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Just now, standing outside the castle in the warmth and softness of the
dying daylight, one can hardly think of by-gone horrors, or aught that
is sad and sinful.
There is an air of bustle and expectancy within-doors that betokens
coming guests; the servants are moving to and fro noiselessly but
busily, and now and then the stately housekeeper passes from room to
room uttering commands and injunctions to the maids as she goes. No less
occupied and anxious is the butler, as he surveys the work of the
footmen. It is so long since the old place has had a resident master,
and so much longer still since guests have been invited to it, that the
household are more than ordinarily excited at the change now about to
Sir Adrian Dynecourt, after a prolonged tour on the Continent and
lingering visits to the East, has at last come home with the avowed
intention of becoming a staid country gentleman, and of settling down
to the cultivation of turnips, the breeding of prize oxen, and the
determination to be the M.F.H. when old Lord Dartree shall have
fulfilled his declared intention of retiring in his favor. He is a tall
young man, lithe and active. His skin, though naturally fair, is bronzed
by foreign travel. His hair is a light brown, cut very close to his
head. His eyes are large, clear, and honest, and of a peculiarly dark
violet; they are beautiful eyes, winning and sweet, and steady in their
glance. His mouth, shaded by a drooping fair mustache, is large and
firm, yet very prone to laughter.
It is quite the end of the London season, and Sir Adrian has hurried
down from town to give directions for the reception of some people whom
he has invited to stay with him during the slaughter of the partridges.
Now all is complete, and the last train from London being due half an
hour ago Sir Adrian is standing on the steps of his hall-door anxiously
awaiting some of his guests.
There is even a touch of genuine impatience in his manner, which could
hardly be attributed to the ordinary longing of a young man to see a few
of his friends. Sir Adrian's anxiety is open and undisguised, and there
is a little frown upon his brow. Presently his face brightens as be
hears the roll of carriage-wheels. When the carriage turns the corner
of the drive, and the horses are pulled up at the hall door, Sir Adrian
sees a fair face at the window that puts to flight all the fears he has
been harboring for the last half hour.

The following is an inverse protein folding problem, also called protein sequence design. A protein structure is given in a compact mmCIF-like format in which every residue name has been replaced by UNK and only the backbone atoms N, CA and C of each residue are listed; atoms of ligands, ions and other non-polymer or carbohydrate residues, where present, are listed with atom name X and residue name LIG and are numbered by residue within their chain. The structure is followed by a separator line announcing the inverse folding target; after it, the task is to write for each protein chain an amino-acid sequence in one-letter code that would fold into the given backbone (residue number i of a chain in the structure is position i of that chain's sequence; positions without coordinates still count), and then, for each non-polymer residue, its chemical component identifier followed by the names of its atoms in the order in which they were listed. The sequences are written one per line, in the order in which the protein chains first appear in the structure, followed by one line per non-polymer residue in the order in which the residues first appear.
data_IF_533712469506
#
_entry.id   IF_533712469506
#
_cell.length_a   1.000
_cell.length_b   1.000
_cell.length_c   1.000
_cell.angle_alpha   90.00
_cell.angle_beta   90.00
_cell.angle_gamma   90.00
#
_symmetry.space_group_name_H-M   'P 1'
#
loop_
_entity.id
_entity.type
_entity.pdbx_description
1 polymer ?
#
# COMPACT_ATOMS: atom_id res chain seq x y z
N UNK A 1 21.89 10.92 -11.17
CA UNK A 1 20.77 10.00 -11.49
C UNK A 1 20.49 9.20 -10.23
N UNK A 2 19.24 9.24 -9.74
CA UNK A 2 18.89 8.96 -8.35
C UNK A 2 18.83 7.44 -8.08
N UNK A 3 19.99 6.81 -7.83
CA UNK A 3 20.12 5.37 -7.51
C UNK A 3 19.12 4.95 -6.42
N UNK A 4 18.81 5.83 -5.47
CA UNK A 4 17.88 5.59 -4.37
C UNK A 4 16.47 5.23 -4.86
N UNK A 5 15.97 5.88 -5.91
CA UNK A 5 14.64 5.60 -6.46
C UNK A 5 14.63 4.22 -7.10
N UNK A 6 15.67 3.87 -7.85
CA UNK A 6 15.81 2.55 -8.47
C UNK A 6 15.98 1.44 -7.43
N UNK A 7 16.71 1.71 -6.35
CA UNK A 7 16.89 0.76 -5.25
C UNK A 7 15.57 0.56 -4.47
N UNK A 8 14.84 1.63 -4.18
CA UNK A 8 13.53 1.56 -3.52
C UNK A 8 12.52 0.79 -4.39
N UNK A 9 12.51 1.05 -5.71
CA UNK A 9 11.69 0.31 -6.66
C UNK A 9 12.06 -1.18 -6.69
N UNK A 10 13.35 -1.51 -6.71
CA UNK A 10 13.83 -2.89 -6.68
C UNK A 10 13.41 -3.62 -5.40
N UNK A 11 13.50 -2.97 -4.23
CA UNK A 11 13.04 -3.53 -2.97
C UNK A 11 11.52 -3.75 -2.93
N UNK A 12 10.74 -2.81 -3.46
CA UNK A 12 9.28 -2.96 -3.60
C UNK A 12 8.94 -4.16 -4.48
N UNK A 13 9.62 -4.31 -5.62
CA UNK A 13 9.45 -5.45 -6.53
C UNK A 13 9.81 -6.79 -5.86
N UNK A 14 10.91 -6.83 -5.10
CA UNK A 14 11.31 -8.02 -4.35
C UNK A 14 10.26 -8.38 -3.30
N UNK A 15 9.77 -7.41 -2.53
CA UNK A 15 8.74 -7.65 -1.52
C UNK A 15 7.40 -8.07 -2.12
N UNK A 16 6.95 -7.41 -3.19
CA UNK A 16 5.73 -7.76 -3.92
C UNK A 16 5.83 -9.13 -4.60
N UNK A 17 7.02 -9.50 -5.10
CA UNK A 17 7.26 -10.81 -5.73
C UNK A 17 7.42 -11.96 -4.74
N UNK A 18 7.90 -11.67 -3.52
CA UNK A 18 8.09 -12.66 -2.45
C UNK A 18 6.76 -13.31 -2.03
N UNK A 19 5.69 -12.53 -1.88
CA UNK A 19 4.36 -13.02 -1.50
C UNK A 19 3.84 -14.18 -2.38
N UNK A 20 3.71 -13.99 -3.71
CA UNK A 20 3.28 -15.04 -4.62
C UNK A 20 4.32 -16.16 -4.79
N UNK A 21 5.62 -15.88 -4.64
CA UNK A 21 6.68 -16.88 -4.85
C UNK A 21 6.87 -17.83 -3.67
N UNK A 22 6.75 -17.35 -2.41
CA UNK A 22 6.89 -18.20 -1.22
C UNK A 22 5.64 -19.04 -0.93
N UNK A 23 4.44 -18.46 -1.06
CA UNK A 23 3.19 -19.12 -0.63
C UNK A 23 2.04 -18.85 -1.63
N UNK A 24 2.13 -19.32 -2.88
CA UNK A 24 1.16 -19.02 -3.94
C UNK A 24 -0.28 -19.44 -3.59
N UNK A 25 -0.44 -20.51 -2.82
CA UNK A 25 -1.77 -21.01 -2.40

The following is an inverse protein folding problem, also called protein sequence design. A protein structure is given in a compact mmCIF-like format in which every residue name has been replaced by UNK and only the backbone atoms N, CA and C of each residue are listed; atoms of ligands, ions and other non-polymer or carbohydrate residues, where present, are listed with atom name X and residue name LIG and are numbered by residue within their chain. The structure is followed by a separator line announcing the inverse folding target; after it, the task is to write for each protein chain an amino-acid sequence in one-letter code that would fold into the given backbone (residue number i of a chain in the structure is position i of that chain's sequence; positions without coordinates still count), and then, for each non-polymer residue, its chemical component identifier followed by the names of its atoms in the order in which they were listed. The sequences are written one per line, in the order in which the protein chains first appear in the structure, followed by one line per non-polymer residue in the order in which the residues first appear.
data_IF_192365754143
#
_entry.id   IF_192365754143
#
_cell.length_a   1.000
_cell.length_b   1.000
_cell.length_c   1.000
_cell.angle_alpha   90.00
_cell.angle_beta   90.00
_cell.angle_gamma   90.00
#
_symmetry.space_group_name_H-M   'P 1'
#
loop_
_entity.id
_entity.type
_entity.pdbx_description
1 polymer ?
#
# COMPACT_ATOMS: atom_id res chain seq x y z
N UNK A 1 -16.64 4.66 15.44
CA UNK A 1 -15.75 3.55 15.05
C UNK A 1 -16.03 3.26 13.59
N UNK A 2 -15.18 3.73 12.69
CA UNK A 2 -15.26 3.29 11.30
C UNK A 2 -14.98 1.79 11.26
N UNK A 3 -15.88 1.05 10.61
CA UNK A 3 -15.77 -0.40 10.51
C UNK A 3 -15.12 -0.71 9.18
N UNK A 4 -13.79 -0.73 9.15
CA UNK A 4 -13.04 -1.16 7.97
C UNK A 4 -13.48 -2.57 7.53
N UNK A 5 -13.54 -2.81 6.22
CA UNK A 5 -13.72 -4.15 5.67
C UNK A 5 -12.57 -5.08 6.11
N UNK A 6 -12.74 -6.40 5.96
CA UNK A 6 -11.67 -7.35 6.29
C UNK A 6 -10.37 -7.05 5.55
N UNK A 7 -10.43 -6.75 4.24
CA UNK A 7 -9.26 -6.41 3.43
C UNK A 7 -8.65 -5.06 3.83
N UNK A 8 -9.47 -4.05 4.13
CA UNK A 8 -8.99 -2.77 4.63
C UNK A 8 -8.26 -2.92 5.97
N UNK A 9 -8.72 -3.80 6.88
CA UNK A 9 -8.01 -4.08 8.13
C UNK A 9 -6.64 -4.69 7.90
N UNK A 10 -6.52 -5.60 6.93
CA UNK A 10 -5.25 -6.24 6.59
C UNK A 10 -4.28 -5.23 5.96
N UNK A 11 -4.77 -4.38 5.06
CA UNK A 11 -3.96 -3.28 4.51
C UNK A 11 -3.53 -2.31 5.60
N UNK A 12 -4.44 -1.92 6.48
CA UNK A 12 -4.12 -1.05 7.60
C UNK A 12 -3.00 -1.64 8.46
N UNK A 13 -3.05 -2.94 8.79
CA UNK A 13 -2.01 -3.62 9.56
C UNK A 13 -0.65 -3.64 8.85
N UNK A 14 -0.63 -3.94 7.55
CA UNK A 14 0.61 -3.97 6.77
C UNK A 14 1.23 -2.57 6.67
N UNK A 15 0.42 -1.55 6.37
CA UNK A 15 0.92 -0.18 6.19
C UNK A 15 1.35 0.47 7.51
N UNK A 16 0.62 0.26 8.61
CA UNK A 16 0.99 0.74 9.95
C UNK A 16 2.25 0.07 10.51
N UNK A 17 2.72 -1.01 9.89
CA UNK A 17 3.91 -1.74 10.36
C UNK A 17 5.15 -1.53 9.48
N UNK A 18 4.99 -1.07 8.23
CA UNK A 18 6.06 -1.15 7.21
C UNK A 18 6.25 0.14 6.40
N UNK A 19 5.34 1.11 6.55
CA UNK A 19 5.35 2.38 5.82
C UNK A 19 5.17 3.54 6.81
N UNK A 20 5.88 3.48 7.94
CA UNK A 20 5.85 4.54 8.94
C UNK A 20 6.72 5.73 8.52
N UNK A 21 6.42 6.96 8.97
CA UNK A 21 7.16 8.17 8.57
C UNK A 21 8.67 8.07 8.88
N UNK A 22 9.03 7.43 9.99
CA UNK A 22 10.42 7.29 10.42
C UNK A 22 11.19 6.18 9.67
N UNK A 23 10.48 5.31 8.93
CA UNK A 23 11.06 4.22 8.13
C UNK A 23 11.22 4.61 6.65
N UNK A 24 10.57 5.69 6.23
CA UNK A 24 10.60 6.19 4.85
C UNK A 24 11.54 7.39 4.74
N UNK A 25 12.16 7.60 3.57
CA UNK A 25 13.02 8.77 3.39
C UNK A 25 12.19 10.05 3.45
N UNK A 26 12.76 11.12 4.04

"You have come?" he says delightedly, running down the steps and opening
the carriage door himself. "I am so glad! I began to think the train had
run away with you, or that the horses had bolted."
"Such a journey as it has been!" exclaims a voice not belonging to the
face that had looked from the carriage at Sir Adrian. "It has been
tiresome to the last degree. I really don't know when I felt so
A little woman, small and fair, steps languidly to the ground as she
says this, and glances pathetically at her host. She is beautifully "got
up," both in dress and complexion, and at a first glance appears almost
girlish. Laying her hand in Sir Adrian's, she lets it rest there, as
though glad to be at her journey's end, conveying at the same time by
a gentle pressure of her taper fingers the fact that she is even more
glad that the end of her journey has brought her to him. She looks up
at him with her red lips drooping as if tired, and with a bewildered
expression in her pretty blue eyes that adds to the charm of her face.
"It's an awful distance from town!" says Sir Adrian, as if apologizing
for the spot on which his grand old castle has been built. "And it was
more than good of you to come to me. I can only try to make up to you
for the discomfort you have experienced to-day by throwing all possible
chances of amusement in your way whilst you stay here."
By this time she has withdrawn her hand, and so he is free to go up to
his other guest and bid her welcome. He says nothing to her, strange to
say, but it is his hand that seeks to retain hers this time, and it is
his eyes that look longingly into the face before him.
"You are tired, too?" he says at length. "Come into the house and
rest awhile before dinner. You will like to go to your rooms at once,
perhaps?" he adds, turning to his two visitors.
"Thank you--yes. If you will have our tea sent upstairs," replies Mrs.
Talbot plaintively, "it will be such a comfort!" she always speaks in a
somewhat pouting tone, and with heavy emphasis.
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